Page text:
Tuesday May 21

KnudsenOliver Oliver Knudsen, born and raised in glorious Salt Lake City, Utah graduated from Goddard College with a degree in creative writing. He now lives, writes, and works in Santa Fe, New Mexico.

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Oliver Knudsen interview with Meg Tuite

 

So honored to have Oliver Knudsen as our featured fiction writer for the mid-March issue of Connotation Press. We have published three of his exceptional stories, “Brass Nostril,” “Checkout,” and “What I Did For Summer Vacation Part 2.”

Here are some quotes from the three stories:
 

“The nose is not known for its short-term memory.”

"
Ganesh, God of Wisdom and Letters, adjusts his chartreuse ‘Bargain House’ smock and slides his till into the register.”

“There’s a reason certain things matter more than others. Our landscape swallows us up.”

“The docent had a surprisingly strong grip for someone wearing a pink blazer and a hair helmet.”

“We’re going to need to get him more hair-cream – that pompadour isn’t going to fix itself.”


Your work is absolutely hilarious and inimitable, Oliver! A possible mosh-pit of John Irving, Kurt Vonnegut and George Saunders might come close. Tell me about the inspiration for these stories.

I believe strongly in the absurd – in fact I think that absurdity is the quanta from which reality is built. Inspiration comes from the fact that I can’t figure out the world any better than anyone else.


I know you have a full-time job like most of us. What is your process when writing? I have worked some prompts with you and it never seems to come out as a first draft. Your mind is already humming through a few drafts and damn unforgettable prose. Do you have a set schedule for writing?

Panic, usually. I’m a deadline writer. I almost need a looming deadline ready to crash in on my head to really get moving. I think that’s why prompts work for me. I just need to come up with something right away. It takes all the roadblocks out of the way. As far as a schedule goes, no, and I wish I did.


What projects are you working on now?

Right now I’m working on editing. There is so much more that can be done with the pieces that I’ve already finished.


I’m going to give you five words to work with. Can you blast out some of your magic in a micro-flash for me? Using the following: scourge, map, bologna, succumb, ranch


It was a scourge, that map, the one my father left me before he disappeared into the abandoned mine. The Cruel Old Man was looking for the same thing and he was ten steps ahead. So I followed the map and it cost me more than you can imagine. Fifteen years it took, but I found it – it was the abandoned ranch – after all this time where else could it be? Under limbs of dead cottonwoods I dug with my hands through the caliche and grit and found the crate. I opened it - inside, a half a bologna and a Tijuana bible. I succumbed to the biting wind. The Cruel Old Man’s laughter danced across the night sky and crashed with the thunder.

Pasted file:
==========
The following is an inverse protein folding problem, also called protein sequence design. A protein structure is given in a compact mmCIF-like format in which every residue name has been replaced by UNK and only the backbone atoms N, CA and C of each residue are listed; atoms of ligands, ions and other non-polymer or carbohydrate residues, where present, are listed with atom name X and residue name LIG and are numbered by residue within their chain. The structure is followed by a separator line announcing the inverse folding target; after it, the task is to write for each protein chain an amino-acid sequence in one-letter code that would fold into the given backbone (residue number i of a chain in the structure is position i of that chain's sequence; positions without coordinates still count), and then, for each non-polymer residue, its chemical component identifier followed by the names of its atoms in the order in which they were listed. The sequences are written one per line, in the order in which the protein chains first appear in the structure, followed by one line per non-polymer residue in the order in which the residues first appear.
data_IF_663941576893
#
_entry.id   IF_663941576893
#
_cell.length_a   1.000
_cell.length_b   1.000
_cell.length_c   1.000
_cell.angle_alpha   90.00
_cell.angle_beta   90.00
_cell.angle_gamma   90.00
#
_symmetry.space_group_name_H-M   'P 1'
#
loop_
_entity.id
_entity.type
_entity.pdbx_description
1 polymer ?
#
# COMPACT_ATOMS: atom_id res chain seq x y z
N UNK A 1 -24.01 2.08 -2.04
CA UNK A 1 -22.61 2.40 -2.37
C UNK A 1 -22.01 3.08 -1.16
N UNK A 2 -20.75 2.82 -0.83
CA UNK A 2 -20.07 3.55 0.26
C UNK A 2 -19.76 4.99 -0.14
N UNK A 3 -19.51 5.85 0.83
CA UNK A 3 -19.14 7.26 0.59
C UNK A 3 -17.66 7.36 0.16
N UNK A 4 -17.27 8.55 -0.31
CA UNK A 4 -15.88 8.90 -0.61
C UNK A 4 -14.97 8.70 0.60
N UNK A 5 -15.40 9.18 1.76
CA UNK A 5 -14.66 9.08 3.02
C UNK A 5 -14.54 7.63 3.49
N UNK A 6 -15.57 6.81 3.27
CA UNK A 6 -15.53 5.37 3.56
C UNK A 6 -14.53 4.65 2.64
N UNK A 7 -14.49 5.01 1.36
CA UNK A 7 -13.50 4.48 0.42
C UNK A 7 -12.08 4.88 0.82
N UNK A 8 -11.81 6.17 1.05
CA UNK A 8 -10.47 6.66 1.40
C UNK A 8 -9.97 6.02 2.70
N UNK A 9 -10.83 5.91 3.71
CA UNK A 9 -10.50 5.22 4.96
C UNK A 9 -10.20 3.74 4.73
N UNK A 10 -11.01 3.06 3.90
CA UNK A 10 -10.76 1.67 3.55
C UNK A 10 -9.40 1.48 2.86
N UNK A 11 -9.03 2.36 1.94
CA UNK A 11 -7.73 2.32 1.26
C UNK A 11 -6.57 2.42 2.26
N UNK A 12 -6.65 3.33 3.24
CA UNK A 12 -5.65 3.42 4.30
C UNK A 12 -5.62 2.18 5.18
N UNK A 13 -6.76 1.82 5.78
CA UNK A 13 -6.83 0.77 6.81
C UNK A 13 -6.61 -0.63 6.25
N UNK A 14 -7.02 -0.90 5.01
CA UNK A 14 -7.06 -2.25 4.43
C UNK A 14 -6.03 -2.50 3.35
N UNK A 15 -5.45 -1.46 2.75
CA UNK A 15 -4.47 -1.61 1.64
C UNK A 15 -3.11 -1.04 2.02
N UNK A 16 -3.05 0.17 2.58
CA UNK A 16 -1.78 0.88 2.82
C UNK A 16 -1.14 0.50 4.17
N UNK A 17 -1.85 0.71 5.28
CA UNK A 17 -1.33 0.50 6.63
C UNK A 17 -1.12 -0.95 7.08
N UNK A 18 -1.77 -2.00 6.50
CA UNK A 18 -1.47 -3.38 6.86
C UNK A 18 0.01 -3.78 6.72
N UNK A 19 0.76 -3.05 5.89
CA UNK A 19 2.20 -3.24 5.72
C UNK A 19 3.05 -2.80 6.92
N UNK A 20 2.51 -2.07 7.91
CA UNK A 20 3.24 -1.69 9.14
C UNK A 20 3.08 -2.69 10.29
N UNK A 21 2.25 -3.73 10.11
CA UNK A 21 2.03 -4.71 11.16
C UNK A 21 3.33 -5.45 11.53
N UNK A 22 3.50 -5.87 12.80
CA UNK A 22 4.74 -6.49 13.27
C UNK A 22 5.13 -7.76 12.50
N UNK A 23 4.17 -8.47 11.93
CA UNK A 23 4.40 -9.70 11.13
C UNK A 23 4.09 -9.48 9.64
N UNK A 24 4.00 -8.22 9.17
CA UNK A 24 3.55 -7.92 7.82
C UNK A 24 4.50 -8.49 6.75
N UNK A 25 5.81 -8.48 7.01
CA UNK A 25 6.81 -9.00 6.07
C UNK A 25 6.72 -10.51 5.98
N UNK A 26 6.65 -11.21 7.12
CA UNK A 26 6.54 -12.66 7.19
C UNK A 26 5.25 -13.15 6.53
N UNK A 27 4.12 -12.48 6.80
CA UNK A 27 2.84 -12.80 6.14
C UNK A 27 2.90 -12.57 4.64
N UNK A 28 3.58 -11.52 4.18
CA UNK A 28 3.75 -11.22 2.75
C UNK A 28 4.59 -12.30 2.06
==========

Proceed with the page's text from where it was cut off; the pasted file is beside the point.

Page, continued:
That is exceptional! Thank you.

How long have you been writing and what propels you forward?

I’ve written most of my life. As far as what propels me, we do what we do, what we’re meant to do – or at least we try to.


Who are you reading now and who were your early inspirations?

Actually right now I’m reading (oddly enough) George Saunders. My earliest inspirations were mostly sci-fi authors – Delany, Zelazny, Frank Herbert, to name a very few. I also grew up on the old National Lampoon and Heavy Metal magazines, back in their golden years, so I absorbed a lot of weirdness through those channels.


How about music and film? Do they play into your writing?

I think visually, so film is a huge part of my sensory universe. If anything, though, music is a bigger influence. I listen to everything – Django Reinhardt to electronica to you-name-it. I find that music can open doors, creatively, and lead me in directions I might not have planned to go.


Can you share a link to one of your favorite songs?

Road to Nowhere by The Talking Heads comes as close to gleefully touching the absurdity and sadness of our world as anything I’ve ever heard.


I love that song. How was it growing up in Salt Lake City? How does place work into your writing?

Salt Lake is a weird, weird place. It’s beautiful, it’s repressive, it’s got the worst air pollution in the universe. It had a very strange pressure-cooker atmosphere – Mormon and non-Mormon – religion, race, money – they all had a distinct edge there. All of that has a place in my writing.


Tell us one story from Goddard College. I know you have a few great ones, at least!

First day, experience the ‘Ugly Parade’ – end up being slapped in the face with a stuffed plush lobster by a naked woman with huge dreadlocks. It wasn’t what you think.


Hahha! I want to hear more about that one!

Can you end with a quote that speaks to you and your work?

Tell the truth, even when you’re lying.


You rock it! Thank you so much, Oliver Knudsen, for sending Connotation Press some of your pure brilliance! Cheers!

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